Transport Secretary Keith Brown handed responsibility for the £348m project to Network Rail yesterday, with tracks due to be in place by the end of 2014 and passenger services starting the following year on the 30-mile route between Edinburgh and Tweedbank.
Ministers had originally tried to commission a private sector contractor to build the railway – re-establishing part of the Waverley route that connected Edinburgh to Carlisle until the Beeching cuts in the 1960s – but cancelled a tendering competition last year after all but one bidder pulled out.
Network Rail will now complete the main construction project, including the creation of seven stations, at a cost of £294m.
Ministers confirmed the overall budget, including track clearance and other preparatory work, had risen to £348m – more than £50m higher than previous estimates – with the completion date slipping to summer 2015.
However, Network Rail said its involvement had helped save £60m compared to previous estimates.
The rail infrastructure company said there was a "clear target" to have the project in place by 2014, though passenger services would only commence in 2015.
Mr Brown predicted the new railway would cut car journeys on the region's roads by around 60,000 "peak trips" a year and reduce accidents on the A7 and A68 major roads.
He said: "The Borders Railway will bring inward investment for the local community plus approximately £33m of benefits for the wider Scottish economy.
"It will support 400 jobs during the construction phase and act as a catalyst for increased business development and housing opportunities within easy commuting distance of Edinburgh.
"By increasing accessibility to jobs, education and business opportunities, we can generate sustainable economic growth for the people of Midlothian, Borders and wider Scotland while offering an attractive public transport alternative to the car."
As part of the revised project, Tweedbank station will be able to accommodate tourist trains, bringing in a potentially lucrative source of income from rail enthusiasts who regularly travel on steam excursions to Scotland.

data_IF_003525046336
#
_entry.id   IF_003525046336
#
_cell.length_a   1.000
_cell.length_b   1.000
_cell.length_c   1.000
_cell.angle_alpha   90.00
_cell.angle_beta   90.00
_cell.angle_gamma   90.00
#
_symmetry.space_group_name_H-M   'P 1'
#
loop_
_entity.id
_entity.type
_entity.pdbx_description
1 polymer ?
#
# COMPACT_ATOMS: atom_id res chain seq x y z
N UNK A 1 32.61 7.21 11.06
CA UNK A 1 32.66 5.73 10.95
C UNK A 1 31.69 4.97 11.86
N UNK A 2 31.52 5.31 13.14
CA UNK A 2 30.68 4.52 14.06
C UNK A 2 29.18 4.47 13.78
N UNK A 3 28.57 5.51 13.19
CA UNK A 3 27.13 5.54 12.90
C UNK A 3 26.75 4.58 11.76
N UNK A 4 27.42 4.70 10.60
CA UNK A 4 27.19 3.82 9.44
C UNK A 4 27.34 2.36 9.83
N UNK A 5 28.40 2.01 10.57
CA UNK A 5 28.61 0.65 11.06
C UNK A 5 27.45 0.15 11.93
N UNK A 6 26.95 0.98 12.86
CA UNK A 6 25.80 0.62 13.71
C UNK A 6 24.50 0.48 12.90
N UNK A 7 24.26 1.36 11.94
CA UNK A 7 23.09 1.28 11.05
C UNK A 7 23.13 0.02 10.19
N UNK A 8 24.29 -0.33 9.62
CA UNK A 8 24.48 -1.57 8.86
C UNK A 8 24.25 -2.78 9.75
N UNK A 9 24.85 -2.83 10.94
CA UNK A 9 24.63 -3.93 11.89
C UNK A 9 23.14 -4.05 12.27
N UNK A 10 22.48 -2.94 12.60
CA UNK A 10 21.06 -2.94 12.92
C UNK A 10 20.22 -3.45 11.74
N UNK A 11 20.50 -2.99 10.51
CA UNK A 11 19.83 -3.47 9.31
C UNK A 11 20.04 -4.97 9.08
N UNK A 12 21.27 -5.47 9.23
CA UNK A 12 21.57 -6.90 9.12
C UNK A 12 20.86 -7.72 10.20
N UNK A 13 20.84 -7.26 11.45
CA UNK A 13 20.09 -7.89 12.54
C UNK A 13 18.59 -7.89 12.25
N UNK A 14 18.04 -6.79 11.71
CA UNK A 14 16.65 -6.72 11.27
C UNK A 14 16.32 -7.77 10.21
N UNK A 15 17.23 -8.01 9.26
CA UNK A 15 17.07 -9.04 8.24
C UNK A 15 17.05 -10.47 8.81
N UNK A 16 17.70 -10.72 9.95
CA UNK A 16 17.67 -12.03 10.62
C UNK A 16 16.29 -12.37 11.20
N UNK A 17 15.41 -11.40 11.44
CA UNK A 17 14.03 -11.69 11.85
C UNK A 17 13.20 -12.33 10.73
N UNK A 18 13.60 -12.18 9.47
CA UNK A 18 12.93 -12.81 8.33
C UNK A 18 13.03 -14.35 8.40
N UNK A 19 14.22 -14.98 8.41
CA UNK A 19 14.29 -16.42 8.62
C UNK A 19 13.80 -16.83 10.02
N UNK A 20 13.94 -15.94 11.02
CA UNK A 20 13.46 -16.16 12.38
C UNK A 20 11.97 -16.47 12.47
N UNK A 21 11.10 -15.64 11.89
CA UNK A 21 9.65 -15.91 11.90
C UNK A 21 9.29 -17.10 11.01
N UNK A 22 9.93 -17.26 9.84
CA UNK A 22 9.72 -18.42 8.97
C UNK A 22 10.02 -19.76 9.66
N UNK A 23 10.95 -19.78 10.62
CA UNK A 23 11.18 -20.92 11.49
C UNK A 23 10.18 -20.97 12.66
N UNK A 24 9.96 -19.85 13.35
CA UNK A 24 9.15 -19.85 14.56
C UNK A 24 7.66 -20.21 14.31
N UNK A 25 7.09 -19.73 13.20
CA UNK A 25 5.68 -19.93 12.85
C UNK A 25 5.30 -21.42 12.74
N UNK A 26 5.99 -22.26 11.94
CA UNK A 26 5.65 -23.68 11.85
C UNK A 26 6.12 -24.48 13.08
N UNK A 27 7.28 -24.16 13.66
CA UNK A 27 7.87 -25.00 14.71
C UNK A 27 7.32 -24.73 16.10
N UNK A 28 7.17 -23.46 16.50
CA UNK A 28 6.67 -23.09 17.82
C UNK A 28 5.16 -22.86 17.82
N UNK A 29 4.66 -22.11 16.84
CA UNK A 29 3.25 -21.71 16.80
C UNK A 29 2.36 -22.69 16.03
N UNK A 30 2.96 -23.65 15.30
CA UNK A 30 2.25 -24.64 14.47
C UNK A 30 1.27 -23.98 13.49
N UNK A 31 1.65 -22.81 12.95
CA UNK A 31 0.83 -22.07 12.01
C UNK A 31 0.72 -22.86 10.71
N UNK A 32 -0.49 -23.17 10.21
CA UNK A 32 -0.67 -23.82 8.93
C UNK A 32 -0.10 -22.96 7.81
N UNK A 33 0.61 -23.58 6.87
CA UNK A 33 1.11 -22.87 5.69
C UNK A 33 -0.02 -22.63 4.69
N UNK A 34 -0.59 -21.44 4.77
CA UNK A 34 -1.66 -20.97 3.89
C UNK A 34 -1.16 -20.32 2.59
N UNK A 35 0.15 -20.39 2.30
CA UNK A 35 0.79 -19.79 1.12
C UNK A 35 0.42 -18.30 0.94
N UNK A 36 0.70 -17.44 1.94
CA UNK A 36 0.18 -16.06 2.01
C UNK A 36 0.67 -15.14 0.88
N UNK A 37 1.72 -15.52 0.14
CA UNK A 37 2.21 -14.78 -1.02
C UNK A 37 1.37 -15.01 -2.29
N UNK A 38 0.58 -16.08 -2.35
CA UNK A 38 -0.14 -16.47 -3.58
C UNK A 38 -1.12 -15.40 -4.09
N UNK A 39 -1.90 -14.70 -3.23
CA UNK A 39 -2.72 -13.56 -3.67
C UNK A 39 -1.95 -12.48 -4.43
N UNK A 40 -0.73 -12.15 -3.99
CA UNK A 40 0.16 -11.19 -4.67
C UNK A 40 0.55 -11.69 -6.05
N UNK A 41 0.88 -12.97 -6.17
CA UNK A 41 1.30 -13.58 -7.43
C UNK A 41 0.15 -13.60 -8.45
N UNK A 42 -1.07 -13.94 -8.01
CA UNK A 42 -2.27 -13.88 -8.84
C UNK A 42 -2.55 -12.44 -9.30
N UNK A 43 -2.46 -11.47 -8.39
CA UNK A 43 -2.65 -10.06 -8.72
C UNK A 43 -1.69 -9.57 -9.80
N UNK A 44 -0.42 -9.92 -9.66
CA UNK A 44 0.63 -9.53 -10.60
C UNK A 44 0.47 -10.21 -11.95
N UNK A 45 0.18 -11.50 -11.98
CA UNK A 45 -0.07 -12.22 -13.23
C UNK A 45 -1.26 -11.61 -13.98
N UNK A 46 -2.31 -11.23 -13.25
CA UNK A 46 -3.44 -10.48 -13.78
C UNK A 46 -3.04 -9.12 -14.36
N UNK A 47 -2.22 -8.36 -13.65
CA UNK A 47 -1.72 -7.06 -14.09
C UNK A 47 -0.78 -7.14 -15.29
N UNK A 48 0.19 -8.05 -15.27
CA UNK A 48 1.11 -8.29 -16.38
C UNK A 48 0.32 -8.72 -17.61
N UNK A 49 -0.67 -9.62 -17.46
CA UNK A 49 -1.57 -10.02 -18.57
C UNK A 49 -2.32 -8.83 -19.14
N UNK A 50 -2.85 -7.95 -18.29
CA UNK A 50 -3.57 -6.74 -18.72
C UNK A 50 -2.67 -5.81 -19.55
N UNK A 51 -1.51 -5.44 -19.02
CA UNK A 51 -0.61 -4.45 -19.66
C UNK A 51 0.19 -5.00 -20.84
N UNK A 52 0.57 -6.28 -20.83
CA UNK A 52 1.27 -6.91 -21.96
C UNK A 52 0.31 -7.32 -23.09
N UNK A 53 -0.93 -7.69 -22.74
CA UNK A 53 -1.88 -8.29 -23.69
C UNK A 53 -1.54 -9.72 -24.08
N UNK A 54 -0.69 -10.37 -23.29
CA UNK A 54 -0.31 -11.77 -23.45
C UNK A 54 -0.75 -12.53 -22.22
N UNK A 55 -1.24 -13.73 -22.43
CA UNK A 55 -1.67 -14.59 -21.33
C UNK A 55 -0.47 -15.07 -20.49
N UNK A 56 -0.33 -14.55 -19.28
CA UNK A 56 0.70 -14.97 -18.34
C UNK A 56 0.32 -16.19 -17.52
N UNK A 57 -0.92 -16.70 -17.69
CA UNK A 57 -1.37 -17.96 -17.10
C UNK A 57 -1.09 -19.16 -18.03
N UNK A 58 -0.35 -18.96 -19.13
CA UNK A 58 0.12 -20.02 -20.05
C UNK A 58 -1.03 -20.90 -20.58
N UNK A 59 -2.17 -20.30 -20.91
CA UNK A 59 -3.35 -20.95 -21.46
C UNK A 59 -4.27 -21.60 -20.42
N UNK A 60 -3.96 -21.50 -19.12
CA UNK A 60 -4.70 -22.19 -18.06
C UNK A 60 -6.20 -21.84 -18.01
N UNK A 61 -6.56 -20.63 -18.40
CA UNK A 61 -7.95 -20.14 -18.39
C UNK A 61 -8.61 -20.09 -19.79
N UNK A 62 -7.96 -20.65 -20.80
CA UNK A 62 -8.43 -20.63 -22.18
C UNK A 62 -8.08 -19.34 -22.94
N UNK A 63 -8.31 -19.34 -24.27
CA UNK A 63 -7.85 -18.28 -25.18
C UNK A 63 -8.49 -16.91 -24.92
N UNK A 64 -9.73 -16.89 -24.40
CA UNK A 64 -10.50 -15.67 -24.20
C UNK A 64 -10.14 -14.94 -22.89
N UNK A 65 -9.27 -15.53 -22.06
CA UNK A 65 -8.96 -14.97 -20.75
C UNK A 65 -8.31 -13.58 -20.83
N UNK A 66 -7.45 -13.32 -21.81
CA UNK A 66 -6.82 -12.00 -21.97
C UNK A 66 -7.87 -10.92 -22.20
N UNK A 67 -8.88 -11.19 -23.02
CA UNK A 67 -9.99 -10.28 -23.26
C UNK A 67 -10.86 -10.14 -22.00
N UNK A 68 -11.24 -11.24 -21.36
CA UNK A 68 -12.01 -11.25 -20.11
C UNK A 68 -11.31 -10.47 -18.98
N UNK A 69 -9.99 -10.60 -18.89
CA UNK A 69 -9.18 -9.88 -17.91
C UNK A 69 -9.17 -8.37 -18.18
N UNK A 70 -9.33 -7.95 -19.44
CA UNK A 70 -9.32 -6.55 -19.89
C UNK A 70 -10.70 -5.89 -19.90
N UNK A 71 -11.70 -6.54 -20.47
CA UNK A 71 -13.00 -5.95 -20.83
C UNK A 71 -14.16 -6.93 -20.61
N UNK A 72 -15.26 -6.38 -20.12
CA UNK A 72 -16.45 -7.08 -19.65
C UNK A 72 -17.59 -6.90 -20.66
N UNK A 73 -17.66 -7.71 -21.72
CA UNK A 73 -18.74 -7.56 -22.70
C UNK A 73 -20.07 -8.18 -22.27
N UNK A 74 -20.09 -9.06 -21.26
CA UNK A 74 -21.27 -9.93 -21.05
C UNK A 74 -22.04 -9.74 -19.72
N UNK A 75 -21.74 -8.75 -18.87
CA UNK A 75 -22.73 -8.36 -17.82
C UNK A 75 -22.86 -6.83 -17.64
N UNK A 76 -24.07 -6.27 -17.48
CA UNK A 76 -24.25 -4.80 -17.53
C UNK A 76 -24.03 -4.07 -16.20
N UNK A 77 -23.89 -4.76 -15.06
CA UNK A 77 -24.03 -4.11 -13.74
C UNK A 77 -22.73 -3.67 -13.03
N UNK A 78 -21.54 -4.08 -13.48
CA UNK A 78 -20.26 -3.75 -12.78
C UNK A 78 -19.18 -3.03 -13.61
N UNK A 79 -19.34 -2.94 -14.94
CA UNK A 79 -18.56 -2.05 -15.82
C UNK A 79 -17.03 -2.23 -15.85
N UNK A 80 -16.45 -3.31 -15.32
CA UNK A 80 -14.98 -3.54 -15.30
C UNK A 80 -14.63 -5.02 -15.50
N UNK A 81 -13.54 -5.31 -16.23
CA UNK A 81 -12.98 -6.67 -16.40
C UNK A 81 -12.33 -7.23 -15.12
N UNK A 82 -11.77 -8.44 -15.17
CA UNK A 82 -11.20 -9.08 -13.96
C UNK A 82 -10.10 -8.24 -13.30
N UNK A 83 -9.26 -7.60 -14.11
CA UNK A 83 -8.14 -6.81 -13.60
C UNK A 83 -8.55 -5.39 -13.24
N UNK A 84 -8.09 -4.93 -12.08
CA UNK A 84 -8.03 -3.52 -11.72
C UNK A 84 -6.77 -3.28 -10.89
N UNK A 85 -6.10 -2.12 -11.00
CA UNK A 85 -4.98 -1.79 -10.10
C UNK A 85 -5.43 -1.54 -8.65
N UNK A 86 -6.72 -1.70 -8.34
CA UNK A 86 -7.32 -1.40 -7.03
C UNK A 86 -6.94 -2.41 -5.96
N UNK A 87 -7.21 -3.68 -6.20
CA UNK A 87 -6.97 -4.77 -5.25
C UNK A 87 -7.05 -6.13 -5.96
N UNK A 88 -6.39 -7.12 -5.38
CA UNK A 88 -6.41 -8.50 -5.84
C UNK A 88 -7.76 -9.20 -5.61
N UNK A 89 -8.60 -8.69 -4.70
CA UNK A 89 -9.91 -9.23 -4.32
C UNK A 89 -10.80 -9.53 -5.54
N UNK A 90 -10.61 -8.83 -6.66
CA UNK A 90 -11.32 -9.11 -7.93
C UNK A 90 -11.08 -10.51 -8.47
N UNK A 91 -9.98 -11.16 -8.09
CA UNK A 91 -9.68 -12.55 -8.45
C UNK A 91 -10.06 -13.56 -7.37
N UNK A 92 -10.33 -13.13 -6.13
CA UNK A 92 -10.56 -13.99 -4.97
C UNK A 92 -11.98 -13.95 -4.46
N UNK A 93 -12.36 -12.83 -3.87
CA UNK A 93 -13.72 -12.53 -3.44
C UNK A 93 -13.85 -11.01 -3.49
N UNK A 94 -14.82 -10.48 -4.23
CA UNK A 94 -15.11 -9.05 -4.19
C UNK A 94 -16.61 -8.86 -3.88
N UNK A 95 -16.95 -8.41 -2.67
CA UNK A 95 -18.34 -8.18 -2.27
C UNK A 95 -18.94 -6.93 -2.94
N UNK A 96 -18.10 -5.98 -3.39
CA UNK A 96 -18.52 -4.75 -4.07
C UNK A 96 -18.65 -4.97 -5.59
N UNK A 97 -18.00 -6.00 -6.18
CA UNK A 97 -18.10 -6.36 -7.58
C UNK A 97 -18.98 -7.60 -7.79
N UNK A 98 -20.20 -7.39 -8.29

The agreement was welcomed by rail campaigners, passenger groups and business leaders.
However, Scottish Labour said there were lessons to be learned from the collapse of the procurement exercise. Richard Baker, the party's Shadow Infrastructure Secretary, said: "While any progress is to be welcomed, this is a project that has been heavily delayed, with costs spiralling £350m and a failed procurement process left behind.
"We can only hope the rest of the construction goes more smoothly, but there are significant lessons to be learned by the SNP from this project."
Network Rail, which is funding the scheme through its own borrowing powers, said the agreement followed 11 months of detailed planning and negotiations with Government agency Transport Scotland.
David Simpson, route managing director for Scotland, said: "We're delighted now to have reached an agreement on delivery of a project which will finally bring Midlothian and the central Scottish Borders back into the railway network. This agreement sets out an achiev-able delivery schedule and allows us to have trains running along the route in summer 2015.
"Network Rail has already been involved extensively with advance works and we have begun actively engaging with communities along the route to prepare communities for the impact of this major engineering challenge."